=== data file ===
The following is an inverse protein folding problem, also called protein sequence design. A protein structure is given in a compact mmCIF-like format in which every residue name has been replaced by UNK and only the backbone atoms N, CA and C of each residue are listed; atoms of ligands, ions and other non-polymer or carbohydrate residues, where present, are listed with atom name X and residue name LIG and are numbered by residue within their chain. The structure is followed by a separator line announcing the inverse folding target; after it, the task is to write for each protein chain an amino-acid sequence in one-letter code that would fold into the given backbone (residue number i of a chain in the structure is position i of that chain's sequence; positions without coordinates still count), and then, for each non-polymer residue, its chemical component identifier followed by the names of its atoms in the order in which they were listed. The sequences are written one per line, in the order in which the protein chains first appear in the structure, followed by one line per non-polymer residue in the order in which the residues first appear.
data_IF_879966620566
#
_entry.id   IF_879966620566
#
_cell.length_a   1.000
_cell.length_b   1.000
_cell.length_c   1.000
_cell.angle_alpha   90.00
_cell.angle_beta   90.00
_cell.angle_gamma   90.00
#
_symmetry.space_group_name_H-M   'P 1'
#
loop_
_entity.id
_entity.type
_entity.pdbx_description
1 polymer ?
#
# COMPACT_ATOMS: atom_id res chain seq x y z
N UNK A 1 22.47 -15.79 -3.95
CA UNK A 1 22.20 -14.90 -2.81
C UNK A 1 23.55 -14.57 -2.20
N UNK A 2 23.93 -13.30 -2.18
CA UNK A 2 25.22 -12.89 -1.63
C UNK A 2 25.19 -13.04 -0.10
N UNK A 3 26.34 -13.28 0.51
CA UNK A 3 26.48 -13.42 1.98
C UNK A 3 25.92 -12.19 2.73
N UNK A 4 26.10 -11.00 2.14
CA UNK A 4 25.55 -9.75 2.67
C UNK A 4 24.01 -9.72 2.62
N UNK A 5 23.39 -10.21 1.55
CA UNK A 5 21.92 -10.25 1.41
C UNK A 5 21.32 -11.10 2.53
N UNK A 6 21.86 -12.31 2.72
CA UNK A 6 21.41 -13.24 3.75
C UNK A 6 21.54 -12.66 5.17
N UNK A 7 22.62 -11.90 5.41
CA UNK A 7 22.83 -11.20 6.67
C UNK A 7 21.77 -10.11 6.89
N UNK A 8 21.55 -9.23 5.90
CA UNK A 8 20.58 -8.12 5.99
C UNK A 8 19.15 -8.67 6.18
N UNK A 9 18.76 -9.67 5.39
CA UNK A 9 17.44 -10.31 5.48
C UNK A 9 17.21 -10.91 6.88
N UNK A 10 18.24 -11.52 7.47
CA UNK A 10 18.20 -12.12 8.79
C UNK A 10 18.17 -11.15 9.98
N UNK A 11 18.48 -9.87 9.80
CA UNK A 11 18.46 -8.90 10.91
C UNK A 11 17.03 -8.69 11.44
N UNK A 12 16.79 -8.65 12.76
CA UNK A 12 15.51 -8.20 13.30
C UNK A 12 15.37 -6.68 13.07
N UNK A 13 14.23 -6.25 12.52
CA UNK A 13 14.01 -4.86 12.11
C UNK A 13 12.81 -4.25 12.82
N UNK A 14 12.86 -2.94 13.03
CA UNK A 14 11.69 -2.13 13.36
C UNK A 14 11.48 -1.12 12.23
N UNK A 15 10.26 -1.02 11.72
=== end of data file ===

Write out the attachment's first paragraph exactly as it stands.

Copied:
The following is an inverse protein folding problem, also called protein sequence design. A protein structure is given in a compact mmCIF-like format in which every residue name has been replaced by UNK and only the backbone atoms N, CA and C of each residue are listed; atoms of ligands, ions and other non-polymer or carbohydrate residues, where present, are listed with atom name X and residue name LIG and are numbered by residue within their chain. The structure is followed by a separator line announcing the inverse folding target; after it, the task is to write for each protein chain an amino-acid sequence in one-letter code that would fold into the given backbone (residue number i of a chain in the structure is position i of that chain's sequence; positions without coordinates still count), and then, for each non-polymer residue, its chemical component identifier followed by the names of its atoms in the order in which they were listed. The sequences are written one per line, in the order in which the protein chains first appear in the structure, followed by one line per non-polymer residue in the order in which the residues first appear.